- Drifters: The most popular hostel in Paje. The vibe is party-focused. But it’s got a pool, beachfront location, good food, and the $8 dorms are the cheapest you’ll find outside of Stone Town. Book now!
- Kendwa Rocks: You won’t find it on their website, but Kendwa Rocks has a secret dorm with 16 beds. Rumor has it they’re charging about $20 a night now. Kendwa is a more pleasant town than Nungwi, and much more upmarket, so this is as good as it gets on the northern coast. Full Moon Parties here are supposedly wild (and best avoided by anyone who likes to sleep). Email to book.
- Makofi Guest House: The nicest hostel in Nungwi, especially known for its pricey but excellent restaurant. It’s a short walk from the beach. The main reason to stay here is they can book all your activities for a fraction of the price you’ll find anywhere else on the island. Dorms starting at $8 share excellent hot showers and include breakfast (with Nutella!), when the staff will make you a free espresso beverage if you go early. Book now!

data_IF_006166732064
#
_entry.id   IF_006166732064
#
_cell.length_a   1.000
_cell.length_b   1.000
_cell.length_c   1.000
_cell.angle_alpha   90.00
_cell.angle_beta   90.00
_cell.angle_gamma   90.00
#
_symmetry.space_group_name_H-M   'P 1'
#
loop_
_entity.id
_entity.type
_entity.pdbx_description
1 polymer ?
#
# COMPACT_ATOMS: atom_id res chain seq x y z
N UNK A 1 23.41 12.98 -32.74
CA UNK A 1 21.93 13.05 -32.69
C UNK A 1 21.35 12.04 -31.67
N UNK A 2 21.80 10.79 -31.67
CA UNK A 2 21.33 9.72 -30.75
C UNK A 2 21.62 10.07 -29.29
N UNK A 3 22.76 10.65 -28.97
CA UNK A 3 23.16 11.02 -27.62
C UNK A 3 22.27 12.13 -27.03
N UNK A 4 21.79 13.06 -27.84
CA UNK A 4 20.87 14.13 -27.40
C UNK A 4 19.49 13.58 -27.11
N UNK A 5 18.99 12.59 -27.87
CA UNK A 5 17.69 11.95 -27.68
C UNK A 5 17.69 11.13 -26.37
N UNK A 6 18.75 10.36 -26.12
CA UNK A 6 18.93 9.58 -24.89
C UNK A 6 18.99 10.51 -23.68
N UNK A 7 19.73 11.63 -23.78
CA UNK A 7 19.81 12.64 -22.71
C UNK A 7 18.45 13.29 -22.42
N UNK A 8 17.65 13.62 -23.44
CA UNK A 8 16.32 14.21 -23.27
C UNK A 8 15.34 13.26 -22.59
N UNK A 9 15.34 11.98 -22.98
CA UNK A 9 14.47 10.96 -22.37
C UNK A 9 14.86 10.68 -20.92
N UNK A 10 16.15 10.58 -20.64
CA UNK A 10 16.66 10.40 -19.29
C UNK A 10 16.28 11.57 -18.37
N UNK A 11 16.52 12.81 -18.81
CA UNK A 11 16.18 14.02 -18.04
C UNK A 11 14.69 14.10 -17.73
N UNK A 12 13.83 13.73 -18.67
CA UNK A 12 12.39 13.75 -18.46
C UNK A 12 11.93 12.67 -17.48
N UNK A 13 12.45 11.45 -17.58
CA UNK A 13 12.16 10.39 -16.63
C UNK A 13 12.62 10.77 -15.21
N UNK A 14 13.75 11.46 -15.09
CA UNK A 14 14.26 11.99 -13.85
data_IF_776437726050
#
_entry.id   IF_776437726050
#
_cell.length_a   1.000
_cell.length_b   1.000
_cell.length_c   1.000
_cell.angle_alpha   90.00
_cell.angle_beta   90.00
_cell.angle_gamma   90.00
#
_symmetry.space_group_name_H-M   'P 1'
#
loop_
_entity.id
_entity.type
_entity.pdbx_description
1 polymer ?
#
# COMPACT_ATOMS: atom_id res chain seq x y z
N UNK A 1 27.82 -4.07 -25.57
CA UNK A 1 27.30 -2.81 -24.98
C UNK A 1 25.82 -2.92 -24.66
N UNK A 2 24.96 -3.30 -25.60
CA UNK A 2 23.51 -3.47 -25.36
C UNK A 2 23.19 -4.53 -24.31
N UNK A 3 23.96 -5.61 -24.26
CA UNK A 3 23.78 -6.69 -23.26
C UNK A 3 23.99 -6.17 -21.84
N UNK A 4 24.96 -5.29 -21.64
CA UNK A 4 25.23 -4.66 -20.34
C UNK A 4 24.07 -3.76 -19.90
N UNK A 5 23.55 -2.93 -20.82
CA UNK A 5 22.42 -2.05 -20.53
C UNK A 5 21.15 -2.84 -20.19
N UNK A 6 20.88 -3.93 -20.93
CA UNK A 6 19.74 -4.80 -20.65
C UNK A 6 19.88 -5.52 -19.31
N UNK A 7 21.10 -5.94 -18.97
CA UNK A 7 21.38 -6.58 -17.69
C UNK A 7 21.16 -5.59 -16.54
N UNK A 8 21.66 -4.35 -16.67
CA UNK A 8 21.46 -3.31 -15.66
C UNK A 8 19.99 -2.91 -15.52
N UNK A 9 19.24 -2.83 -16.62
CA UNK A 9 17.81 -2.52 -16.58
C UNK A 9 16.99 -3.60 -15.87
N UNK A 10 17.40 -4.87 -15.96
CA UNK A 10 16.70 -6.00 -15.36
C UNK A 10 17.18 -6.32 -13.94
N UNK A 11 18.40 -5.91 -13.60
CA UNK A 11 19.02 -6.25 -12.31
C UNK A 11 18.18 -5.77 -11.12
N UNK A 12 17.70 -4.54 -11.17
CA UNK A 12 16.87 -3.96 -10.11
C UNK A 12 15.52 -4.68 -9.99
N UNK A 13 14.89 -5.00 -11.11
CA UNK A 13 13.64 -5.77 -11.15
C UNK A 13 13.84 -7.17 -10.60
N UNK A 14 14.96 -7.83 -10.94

How to save money on food when backpacking in Zanzibar
Food can be a real budget-killer on Zanzibar. Part of that is because Zanzibar has the best food scene in East Africa. And hey, if you’re on a long trip and you’re sick to death of ugali, by all means indulge!
But many travelers fall into a routine of relying on their hostels for meals or eating at tourist-oriented restaurants. Costs add up quickly, and the food is rarely worth the price.
If you want to save, you’re better off eating at local restaurants — you know, the types where all the lights are off, you have to walk around for awhile looking for the chef, it takes 60+ minutes for your food to arrive, and you’re the only one there. But the food is often great and you’ll rarely pay more than 10,000 shillings/$4 for a meal. On Zanzibar, that meal is usually seafood chosen straight from the dhows as they pull in.